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Cameron Lui


Cameron is a FilmFestivals.com correspondent from Cannes and other festivals around the world. He is our 2019 Sundance correspondent. You can follow his Sundance coverage on Twitter @sundanceblogger.


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"Little Monsters" - Review from Sundance

In a festival full of artistically layered and creatively structured films, Abe Forsythe’s Little Monsters stands out by telling a classic three-act narrative with predictable beats that lead to an ending we’ve all seen before. Usually, that would not be a compliment in my book, however, this film executes it’s ‘save the cat’ style story to perfection. It gives the audience everything they want in a film. It is chock-full of humor that has the crowd boisterous throughout, mixed with gruesome violence, love, and despair. It does not try to torture your soul, instead, it aims to please and entertain, which it does quite well.

The story follows Dave, played by Alexander England, a hapless stoner, recently dumped by his neurotic girlfriend because of his refusal to give up the past, and his fear of having a child. The man is addicted to video games and pornography, with absolutely no direction until he meets Miss Caroline played by Lupita Nyong'o, while dropping off his nephew at Kindergarten. In a vain attempt to attain her attention, he volunteers to chaperone a field trip where chaos ensues when zombies, yes zombies, invade their excursion.  

Nyong'o, of course, delivers a show-stopping performance. It’s hard to tell this was her first attempt at comedy. The film puts her wit on full display, as she holds her own amongst seasoned comedians. She utilizes her award-winning acting skills to carry a narrative on her back that could easily be a joke at a festival like Sundance. She controls the energy of every scene and does something not many females do in this genre, she keeps the men in check.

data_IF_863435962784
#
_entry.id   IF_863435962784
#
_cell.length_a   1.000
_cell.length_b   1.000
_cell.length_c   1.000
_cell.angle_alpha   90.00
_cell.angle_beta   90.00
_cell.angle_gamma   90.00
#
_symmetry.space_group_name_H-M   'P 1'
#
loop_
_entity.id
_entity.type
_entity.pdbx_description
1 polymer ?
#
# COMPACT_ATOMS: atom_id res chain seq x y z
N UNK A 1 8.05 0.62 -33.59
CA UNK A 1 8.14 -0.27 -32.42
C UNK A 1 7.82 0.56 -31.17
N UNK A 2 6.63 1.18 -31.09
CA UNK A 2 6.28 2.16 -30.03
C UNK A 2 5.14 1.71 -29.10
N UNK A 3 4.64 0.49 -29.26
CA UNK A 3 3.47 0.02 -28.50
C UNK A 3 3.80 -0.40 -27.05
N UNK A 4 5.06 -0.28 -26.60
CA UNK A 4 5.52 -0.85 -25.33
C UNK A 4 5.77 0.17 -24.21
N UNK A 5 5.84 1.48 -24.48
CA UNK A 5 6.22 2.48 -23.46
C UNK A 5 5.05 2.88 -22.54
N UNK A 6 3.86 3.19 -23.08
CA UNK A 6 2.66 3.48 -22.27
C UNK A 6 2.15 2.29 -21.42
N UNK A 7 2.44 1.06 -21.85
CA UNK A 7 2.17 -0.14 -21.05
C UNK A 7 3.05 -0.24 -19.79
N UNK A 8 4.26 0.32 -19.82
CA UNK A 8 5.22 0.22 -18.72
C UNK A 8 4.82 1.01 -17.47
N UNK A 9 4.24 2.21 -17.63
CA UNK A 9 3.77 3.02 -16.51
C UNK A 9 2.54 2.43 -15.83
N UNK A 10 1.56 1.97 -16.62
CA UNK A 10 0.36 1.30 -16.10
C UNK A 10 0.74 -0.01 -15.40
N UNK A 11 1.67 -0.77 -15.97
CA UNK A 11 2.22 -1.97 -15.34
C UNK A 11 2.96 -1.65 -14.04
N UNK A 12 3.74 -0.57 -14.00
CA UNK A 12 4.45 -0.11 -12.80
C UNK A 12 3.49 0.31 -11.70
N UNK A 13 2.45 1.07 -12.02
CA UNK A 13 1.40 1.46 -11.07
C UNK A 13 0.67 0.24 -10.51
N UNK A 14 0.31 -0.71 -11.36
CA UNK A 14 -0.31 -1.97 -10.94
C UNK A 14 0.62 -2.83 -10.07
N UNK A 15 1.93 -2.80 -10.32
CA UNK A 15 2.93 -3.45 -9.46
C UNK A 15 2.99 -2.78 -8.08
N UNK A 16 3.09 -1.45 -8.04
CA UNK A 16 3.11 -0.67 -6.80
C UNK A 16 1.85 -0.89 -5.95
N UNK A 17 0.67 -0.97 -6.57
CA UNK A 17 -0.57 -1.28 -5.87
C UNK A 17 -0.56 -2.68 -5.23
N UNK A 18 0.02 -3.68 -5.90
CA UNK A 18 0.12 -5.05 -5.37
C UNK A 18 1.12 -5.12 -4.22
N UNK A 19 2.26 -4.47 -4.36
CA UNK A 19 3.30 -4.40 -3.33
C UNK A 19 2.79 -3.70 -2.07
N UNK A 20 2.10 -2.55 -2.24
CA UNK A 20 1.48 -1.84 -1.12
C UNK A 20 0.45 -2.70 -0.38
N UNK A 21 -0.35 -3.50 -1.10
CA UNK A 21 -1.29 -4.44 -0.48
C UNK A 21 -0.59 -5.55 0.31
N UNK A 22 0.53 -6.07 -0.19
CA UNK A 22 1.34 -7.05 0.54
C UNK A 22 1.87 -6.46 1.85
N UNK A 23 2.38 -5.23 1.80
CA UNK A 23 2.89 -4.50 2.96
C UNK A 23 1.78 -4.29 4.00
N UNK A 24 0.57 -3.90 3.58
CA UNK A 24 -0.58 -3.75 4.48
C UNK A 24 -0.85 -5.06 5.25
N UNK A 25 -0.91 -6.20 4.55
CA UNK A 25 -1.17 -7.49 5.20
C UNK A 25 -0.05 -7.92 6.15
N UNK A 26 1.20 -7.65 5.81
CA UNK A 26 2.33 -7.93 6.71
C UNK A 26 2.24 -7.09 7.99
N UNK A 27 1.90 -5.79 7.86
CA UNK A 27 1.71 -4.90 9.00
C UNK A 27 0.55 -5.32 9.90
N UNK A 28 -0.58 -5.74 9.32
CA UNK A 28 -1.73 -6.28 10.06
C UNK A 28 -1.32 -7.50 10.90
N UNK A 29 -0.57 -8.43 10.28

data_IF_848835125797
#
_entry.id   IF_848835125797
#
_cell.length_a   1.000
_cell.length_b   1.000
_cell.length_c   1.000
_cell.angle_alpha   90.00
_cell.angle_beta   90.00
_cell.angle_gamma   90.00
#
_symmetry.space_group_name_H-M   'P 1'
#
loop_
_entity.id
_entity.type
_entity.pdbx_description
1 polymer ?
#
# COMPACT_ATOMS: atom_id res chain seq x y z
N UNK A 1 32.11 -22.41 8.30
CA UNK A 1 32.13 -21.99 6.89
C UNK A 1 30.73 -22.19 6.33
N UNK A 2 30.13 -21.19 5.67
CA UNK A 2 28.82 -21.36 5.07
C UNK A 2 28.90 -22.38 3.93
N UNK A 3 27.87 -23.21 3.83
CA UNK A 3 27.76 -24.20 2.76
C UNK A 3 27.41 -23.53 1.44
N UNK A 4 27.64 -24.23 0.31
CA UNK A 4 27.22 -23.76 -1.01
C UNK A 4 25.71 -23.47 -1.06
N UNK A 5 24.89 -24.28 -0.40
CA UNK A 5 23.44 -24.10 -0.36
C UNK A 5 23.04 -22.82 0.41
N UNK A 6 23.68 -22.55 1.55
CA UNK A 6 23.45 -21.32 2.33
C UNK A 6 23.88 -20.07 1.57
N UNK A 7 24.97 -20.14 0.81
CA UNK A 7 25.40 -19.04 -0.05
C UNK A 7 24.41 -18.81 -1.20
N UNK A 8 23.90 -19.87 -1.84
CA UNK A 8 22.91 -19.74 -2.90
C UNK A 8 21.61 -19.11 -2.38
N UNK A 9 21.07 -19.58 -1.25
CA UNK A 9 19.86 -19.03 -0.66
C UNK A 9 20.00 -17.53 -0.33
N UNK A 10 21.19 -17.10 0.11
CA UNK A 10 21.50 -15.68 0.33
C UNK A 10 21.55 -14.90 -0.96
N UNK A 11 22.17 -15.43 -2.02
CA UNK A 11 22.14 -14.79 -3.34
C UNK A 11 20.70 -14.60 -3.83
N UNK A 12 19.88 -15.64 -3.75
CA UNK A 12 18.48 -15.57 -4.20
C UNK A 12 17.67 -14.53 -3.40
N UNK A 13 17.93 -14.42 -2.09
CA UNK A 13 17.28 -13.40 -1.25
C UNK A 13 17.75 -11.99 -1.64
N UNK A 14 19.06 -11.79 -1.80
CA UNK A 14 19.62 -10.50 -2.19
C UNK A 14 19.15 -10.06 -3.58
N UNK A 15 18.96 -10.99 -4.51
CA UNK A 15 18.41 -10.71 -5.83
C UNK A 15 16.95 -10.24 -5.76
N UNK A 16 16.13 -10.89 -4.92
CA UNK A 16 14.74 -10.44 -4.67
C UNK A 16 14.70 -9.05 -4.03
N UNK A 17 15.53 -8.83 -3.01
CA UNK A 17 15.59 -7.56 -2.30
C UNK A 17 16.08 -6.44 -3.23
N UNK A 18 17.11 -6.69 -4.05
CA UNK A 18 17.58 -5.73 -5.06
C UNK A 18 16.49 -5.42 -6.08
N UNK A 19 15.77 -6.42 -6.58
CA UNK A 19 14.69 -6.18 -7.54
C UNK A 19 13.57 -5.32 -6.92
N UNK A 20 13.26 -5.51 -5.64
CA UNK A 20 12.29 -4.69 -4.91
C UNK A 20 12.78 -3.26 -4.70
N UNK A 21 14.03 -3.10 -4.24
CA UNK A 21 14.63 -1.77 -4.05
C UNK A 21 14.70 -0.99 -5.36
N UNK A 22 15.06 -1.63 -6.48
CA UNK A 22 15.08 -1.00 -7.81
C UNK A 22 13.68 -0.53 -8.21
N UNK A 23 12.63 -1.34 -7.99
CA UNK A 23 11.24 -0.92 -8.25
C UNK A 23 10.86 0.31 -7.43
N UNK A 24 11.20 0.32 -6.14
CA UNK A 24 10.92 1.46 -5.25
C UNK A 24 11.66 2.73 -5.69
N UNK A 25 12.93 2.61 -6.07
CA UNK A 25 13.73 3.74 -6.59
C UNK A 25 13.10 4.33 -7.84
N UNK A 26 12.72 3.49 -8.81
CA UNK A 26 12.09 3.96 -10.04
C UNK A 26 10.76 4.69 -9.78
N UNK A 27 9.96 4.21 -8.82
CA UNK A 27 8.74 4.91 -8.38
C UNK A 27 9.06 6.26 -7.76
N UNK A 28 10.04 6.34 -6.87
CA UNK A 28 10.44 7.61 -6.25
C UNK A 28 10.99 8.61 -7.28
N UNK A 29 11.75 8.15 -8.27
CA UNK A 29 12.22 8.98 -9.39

Lupita is surrounded by outrageously hilarious comedians. Alexander England’s ability to morph into a total dunce allows the audience to laugh at what they ought not to be. Meanwhile, Josh Gad plays a disturbingly ill-willed children’s television character that rapidly fires off improvised insult after insult in the direction of anyone in the same frame as him. The comedic chemistry between Gad and England is electric. They have a plethora of gut-busting scenes together which energy gets balanced out by Nyong'o’s hard-nosed ‘straight man’ performance. In the Q&A, Nyong'o spoke on how truly hard it was to play the ‘straight man’ during the most outrageous scenes. I can only imagine how difficult it was given how no one in the audience managed to hold a straight face for longer than a beat.

Leaving the venue had unparalleled energy. There is something about a well-executed three-act structure that really appeals to mass audiences. In film school, they drill this approach into filmmakers to the point that the more artistically inclined seem to really want to escape the form. You can really see this effect in most of the Sundance films. A lot of the filmmakers actively try to disguise their structure in a way that feels more authentic or artistic. This film, however, fully embraces the classical form. It does so quite successfully. It has everything you would expect from a mainstream, box office film. It has violence, a ‘get the girl’ throughline, a well-placed call to action, a clear second act turning point and a convenient conclusion. It does so, not in a way that feels stale, but in a way that somehow still feels refreshing. This ultimately comes down to the filmmaker's decision to hand over the keys to Lupita Nyong'o and the enduringness of the children’s innocence.

The best factor of the entire film is the irony built around children’s innocence. Too often do we want to shelter children from the brutal truth of the world. In the face of flesh-eating zombies, Miss Caroline protects the children’s innocence by playing them their favorite Taylor Swift song on her ukulele. She tells them they are simply in a fun game and that the invasion is all part of the planned field trip. The question arises of how healthy it truly is to keep children away from the brutal realities of the world.

The theme of the film really came to light in the Q&A when Josh Gad gave the audience a powerful closing statement. He said that too often do we treat ourselves like children, hiding from the monsters that live in our society. He brought up his close friend, Jussie Smollett, who had been viciously attacked by racist MAGA supporters earlier that day. He reminded the audience that we cannot hide when incidences like his happen, we must face our fears and openly talk about the monsters that live in our world or they will never be conquered. Eventually, that is what the characters had to do, face their fears in order to escape the grasp of evil.

  

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